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Oparanya's cabinet approves transfer of stalled Sh8b hospital to State

Governor Wycliffe Oparanya speaks during the commissioning of Butere Level Four Hospital, January 11, 2022. [Benjamin Sakwa, Standard]

Governor Wycliffe Oparanya's cabinet has approved the transfer process of the stalled Sh8 billion Kakamega Teaching and Referral Hospital to the national government.

According to the cabinet minutes seen by The Standard, all County Executive Committee Members (CECs) agreed that the county should hand over the facility to the national government for completion and equipping.

“During the third executive meeting held on February 1, 2022, the county cabinet deliberated on the matter and all agreed on the issue of transferring the stalled level six referral hospital to the national government for completion, equipping and operationalization,” reads the cabinet resolution.

Health CEC Collins Matemba said the cabinet held a follow-up meeting on Tuesday, which resolved the handover process should involve residents and the local assembly.

“This is because the hospital is public property therefore residents have to be involved through public participation before the County Assembly approves the handover process next week,” said Dr Matemba.

He said it was impossible for the county to complete and equip the 750-bed capacity facility with the current erratic disbursement of devolved funds from the Treasury.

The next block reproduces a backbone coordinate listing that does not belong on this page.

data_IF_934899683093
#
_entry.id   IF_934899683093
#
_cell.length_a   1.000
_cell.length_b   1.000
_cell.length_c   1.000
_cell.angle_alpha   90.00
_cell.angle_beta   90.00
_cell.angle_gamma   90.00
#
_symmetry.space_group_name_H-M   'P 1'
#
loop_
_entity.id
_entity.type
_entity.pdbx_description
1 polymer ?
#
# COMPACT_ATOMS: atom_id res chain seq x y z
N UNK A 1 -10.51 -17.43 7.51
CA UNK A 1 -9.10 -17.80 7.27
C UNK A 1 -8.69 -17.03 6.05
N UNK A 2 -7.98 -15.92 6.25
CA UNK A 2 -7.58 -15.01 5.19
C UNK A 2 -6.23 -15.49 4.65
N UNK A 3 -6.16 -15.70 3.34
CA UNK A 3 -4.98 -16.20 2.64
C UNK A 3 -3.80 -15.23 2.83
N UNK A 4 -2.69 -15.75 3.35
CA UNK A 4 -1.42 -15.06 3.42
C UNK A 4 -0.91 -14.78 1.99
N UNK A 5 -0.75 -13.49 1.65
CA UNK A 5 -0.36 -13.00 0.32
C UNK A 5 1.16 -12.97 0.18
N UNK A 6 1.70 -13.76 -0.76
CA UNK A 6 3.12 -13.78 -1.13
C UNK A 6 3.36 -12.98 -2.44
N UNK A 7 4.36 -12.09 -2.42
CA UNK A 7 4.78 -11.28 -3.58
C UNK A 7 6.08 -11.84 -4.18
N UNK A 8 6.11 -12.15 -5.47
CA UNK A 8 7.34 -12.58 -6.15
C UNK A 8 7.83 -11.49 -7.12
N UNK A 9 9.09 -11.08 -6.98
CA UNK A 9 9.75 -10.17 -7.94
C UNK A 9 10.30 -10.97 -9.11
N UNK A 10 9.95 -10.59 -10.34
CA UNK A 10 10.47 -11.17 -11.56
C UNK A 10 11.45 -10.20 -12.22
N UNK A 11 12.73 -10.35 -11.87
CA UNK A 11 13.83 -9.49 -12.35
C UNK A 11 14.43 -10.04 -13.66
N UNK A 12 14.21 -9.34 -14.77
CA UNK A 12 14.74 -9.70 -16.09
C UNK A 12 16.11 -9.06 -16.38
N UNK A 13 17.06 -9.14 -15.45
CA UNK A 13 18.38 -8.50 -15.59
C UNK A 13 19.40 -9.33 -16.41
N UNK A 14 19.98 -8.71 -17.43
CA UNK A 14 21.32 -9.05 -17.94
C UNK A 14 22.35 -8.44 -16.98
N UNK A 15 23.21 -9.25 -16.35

Kakamega Teaching and Referral Hospital. [Benard Lusigi, Standard]

“To complete the facility, we need some Sh13 billion yet we get about Sh15 billion annually to be spread in every sector of our devolved economy. The last time we received money was in November, last year,” said Matemba.

The health chief said the only way the mega project can be completed is by handing it over to the national government, stating the project had three phases with the first phase 92 per cent complete.

The first phase cost Sh4.5 billion, with Sh2.5 billion going to construction and Sh2 billion for equipping.

“Our plan was to complete phase one and equip it, then as it starts operating we continue with completion of the remaining phases, but with the reality and challenges it is difficult,” said Matemba.

He confessed that hiring and paying medical specialists was also a problem, terming the process "expensive for the county".

He nonetheless maintained Oparanya had achieved the objective of having a level six hospital in Western and bringing critical services closer to the people.

Matemba said county residents used to travel to Eldoret, Nairobi or even abroad to get services for complicated medical cases.

Early this year, Oparanya initiated the transfer process of the stalled project to the national government, citing delays in the disbursement of funds from the Treasury.

Kakamega Teaching and Referral Hospital. [Benjamin Sakwa, Standard]

He said the completion of the hospital will guarantee quality healthcare services and contribute towards economic development in the county and beyond.

“We have agreed that a big percentage of residents will be part of the Board of Management and others will be hired as medics so that they continue owning the idea they started, representing the interests of the locals, and ensure the aim of the project is accomplished,” said Oparanya.

The multi-billion health project was one of the Oparanya mega projects that were launched in 2016 and its construction started in 2017. The hospital was to serve over five million residents from Kakamega and neighbouring counties of Kisumu, Bungoma, Busia, Nandi, Siaya, Vihiga and Uasin Gishu as well as those from Uganda.